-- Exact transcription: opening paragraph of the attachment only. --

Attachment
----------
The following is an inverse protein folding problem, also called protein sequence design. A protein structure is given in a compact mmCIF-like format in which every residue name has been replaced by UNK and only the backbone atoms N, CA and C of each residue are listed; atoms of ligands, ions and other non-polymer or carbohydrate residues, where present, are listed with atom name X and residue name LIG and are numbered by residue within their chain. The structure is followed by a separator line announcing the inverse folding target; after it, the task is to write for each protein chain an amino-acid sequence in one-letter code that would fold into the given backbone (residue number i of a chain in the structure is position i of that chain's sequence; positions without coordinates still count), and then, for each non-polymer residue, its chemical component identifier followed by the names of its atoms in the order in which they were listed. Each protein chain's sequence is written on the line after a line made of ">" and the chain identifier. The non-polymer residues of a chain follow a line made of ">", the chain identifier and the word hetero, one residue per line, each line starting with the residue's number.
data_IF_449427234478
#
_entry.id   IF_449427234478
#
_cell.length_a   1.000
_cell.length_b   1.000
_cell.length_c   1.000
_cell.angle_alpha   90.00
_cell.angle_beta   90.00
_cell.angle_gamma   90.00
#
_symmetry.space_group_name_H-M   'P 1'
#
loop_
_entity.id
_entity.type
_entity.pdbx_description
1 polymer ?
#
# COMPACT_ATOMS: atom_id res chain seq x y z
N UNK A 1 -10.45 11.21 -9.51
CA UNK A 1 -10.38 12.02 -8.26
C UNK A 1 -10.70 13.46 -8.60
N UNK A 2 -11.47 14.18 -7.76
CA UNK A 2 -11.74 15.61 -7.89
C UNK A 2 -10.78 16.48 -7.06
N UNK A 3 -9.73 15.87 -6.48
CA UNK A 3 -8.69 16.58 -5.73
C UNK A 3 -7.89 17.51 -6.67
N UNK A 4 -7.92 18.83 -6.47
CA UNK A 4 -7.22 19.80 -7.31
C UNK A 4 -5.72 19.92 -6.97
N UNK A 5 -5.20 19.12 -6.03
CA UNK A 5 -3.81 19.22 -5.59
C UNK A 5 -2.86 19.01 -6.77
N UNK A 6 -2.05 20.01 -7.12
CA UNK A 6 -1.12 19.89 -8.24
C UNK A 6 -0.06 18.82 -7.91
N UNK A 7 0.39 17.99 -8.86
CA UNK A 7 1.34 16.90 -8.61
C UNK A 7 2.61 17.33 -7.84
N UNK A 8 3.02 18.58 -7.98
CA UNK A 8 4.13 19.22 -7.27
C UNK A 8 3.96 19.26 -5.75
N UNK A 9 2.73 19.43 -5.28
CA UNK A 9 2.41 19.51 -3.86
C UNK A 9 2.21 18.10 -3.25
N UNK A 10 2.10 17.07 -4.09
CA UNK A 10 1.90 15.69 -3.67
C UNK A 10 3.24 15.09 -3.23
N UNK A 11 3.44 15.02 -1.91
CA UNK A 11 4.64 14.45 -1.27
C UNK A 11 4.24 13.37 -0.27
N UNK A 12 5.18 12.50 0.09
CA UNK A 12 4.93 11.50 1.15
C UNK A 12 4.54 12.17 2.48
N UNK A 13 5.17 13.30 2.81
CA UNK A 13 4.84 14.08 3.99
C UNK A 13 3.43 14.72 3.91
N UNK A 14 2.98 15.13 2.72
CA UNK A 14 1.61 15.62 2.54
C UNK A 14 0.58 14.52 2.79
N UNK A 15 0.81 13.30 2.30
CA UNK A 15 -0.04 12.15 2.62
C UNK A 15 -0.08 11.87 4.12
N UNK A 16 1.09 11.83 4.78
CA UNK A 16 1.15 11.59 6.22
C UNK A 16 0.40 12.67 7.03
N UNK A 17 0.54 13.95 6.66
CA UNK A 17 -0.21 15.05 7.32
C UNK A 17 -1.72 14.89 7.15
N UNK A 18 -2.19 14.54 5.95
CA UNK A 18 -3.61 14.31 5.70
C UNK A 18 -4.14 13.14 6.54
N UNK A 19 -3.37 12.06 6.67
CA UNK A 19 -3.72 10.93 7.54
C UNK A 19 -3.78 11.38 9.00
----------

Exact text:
The following is an inverse protein folding problem, also called protein sequence design. A protein structure is given in a compact mmCIF-like format in which every residue name has been replaced by UNK and only the backbone atoms N, CA and C of each residue are listed; atoms of ligands, ions and other non-polymer or carbohydrate residues, where present, are listed with atom name X and residue name LIG and are numbered by residue within their chain. The structure is followed by a separator line announcing the inverse folding target; after it, the task is to write for each protein chain an amino-acid sequence in one-letter code that would fold into the given backbone (residue number i of a chain in the structure is position i of that chain's sequence; positions without coordinates still count), and then, for each non-polymer residue, its chemical component identifier followed by the names of its atoms in the order in which they were listed. Each protein chain's sequence is written on the line after a line made of ">" and the chain identifier. The non-polymer residues of a chain follow a line made of ">", the chain identifier and the word hetero, one residue per line, each line starting with the residue's number.